‘I am proud to be a jangli’ is not what you would expect someone to say to the most distinguished statesmen of the country, much less the Constituent Assembly of India. Yet this is exactly what Jaipal Singh Munda told the men and women elected to draft the Constitution of India.
These words were part of an inspirational speech made by Jaipal Singh, himself a part of the Constituent Assembly, during a debate on 19th December 1946. A member of the Munda tribe in what was then Bihar Province, he was advocating for the tribal population of India, also known as ‘janglis’ or ‘forest dwellers’.
Some of the most memorable lines from Jaipal Singh’s speech are:
Jaipal Singh Munda was anything but a simple ‘forest dweller’; he was an exceptional man with an extraordinary career. Born a tribal in what is now Jharkhand, he was an Oxford graduate, he qualified as an ICS officer, he was captain of India’s hockey team that won gold in the 1928 Summer Olympics in Amsterdam, he was a teacher in Ghana, a minister in Bikaner, and a representative of India’s tribal population in the Constituent Assembly. It is he who first established the Adivasi Mahasabha in 1938 to fight for a tribal homeland called ‘Jharkhand’.
Jaipal Singh was born ‘Pramod Pahan’ on 3rd January 1903, in Takra village, in Ranchi district of Bihar Province. His parents were tribal farmers who had embraced Christianity. They enrolled Pramod in the local village school, where missionaries recognized this young prodigy.
In 1910, they enrolled him at the prestigious St Paul’s School in Ranchi, under the name ‘Jaipal Singh’. This would change the young boy’s destiny. The school’s Principal Canon Crosgrave took the boy under his wing, and when Crosgrave returned to England in 1918, Jaipal Singh accompanied him. Here, the lad enrolled at St John’s College, in the University of Oxford, in 1922.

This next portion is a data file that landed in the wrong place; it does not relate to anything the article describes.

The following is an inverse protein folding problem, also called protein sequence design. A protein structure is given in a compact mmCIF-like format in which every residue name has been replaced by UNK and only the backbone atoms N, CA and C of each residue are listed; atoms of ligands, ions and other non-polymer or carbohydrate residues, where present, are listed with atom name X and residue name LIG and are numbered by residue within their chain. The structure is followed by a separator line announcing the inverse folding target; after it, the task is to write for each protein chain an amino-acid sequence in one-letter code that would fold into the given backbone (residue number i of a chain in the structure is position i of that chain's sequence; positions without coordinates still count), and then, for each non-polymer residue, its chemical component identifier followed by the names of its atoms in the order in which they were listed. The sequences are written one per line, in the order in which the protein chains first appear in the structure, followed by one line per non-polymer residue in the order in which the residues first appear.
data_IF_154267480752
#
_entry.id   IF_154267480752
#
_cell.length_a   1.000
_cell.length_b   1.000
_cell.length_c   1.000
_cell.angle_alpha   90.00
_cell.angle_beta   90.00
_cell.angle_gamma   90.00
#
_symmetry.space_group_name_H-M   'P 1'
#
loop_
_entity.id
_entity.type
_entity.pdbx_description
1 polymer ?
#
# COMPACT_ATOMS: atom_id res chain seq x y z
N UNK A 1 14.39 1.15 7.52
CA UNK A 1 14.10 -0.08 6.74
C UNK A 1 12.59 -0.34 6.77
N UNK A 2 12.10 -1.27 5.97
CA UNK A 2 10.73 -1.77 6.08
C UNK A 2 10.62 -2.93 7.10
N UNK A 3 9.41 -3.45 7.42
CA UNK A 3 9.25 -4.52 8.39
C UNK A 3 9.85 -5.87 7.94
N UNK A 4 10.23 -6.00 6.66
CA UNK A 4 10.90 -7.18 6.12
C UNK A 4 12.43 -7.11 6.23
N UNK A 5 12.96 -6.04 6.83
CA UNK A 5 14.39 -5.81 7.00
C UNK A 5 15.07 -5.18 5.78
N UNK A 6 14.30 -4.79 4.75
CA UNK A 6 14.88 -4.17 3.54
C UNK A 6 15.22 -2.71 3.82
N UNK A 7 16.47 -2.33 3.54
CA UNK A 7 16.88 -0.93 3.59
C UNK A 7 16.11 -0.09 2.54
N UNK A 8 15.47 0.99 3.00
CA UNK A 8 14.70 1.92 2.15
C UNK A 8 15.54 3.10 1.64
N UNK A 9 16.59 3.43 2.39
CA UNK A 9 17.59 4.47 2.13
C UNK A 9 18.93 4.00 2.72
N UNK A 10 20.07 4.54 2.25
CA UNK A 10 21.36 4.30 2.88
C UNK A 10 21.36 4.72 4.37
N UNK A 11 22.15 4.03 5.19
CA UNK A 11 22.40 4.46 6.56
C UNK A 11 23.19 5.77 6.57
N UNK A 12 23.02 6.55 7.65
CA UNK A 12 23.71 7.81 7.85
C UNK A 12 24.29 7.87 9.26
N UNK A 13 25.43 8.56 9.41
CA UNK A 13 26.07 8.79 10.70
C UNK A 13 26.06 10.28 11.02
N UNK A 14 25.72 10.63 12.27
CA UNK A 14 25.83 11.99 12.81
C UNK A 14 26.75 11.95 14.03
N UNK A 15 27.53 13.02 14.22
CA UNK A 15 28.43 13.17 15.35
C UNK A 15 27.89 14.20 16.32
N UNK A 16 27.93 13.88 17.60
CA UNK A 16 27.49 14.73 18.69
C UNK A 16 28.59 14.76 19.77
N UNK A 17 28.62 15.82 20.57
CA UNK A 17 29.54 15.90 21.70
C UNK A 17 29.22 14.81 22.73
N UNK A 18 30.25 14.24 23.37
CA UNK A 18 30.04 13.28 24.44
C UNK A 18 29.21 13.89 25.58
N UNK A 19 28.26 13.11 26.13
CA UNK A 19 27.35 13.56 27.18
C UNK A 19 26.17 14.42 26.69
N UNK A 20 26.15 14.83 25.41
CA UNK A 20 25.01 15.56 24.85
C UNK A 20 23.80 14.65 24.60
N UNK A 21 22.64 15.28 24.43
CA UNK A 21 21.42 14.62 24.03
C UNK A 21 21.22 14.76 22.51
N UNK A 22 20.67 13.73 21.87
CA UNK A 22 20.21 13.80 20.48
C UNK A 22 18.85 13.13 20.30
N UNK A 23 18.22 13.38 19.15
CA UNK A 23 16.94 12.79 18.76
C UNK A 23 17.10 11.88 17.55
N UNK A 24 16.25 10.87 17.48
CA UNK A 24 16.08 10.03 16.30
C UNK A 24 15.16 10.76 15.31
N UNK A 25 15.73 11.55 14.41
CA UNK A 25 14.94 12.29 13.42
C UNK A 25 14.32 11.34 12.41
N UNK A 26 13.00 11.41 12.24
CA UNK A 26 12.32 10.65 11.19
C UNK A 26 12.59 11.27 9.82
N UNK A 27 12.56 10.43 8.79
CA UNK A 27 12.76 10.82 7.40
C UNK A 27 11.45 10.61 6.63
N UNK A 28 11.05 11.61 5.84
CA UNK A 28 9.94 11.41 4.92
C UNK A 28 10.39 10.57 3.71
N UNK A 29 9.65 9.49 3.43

At Oxford, Jaipal Singh excelled in academics as well as sports. He was an Oxford Blue (university team member) in hockey and even wrote columns in the London press. In 1926, he graduated with Honours in Economics. Jaipal Singh then took the ICS (Indian Civil Service) exam, where he was selected as a probationer that required two years’ training in Oxford.
However, by a twist of fate, he was also selected as captain of the Indian hockey team that would compete at the 1928 Amsterdam Summer Olympics. His team mates included the Nawab of Pataudi (senior) and the famous Dhyan Chand. The Indian team won one match after another but Jaipal Singh could not play in the finals as he had to return to London for his ICS final exam. His team went on to make history, winning an Olympic gold by beating Holland 3-0 in the finals.
But Jaipal Singh had to pay a heavy price. Despite scoring the highest marks in the ICS final exams, he was asked to repeat a year as it was claimed that he had broken his probation period at Oxford by participating in the Olympics. Angry and humiliated, Jaipal Singh refused and that ended his potential career in the ICS. He took up a job with Burmah Shell as a senior executive. In 1934, he moved to the town of Achimota in Ghana, where he worked as a teacher but returned to India three years later.
Much like Dalit leader Dr B R Ambedkar, it was only after returning to India that Jaipal Singh faced the harsh reality of his roots. In 1937, he took up a job as Principal of Rajkumar College in Raipur, an exclusive school for the children of royal families in Central and Eastern India.
However, there was outrage from the princes, who protested a ‘tribal’ being appointed to head the college and he was forced to resign within a year. Jaipal Singh then moved to Bikaner in 1938, where he served under its visionary Maharaja, Sir Ganga Singh, as Colonization and Revenue Minister, working on the Ganga Canal Project. But that too did not last long and finally he decided to return to his hometown of Ranchi.
Here, Jaipal Singh worked for the uplifting of the tribal people under the Chotanagpur Adivasi Mahasabha, which was demanding a separate state of ‘Jharkhand’, along with other demands relating to tribal rights.
In 1946, he was appointed to the Constituent Assembly, to represent the tribal population of the country. He was also a powerful orator, and in a debate on Reservations for Scheduled Tribes, he would prophetically remark:
Jaipal Singh Munda continued to work for India’s tribal people till his death in 1970, 30 years before a separate state of Jharkhand would become a reality. His dream of equality for India’s tribes still remains a work in progress.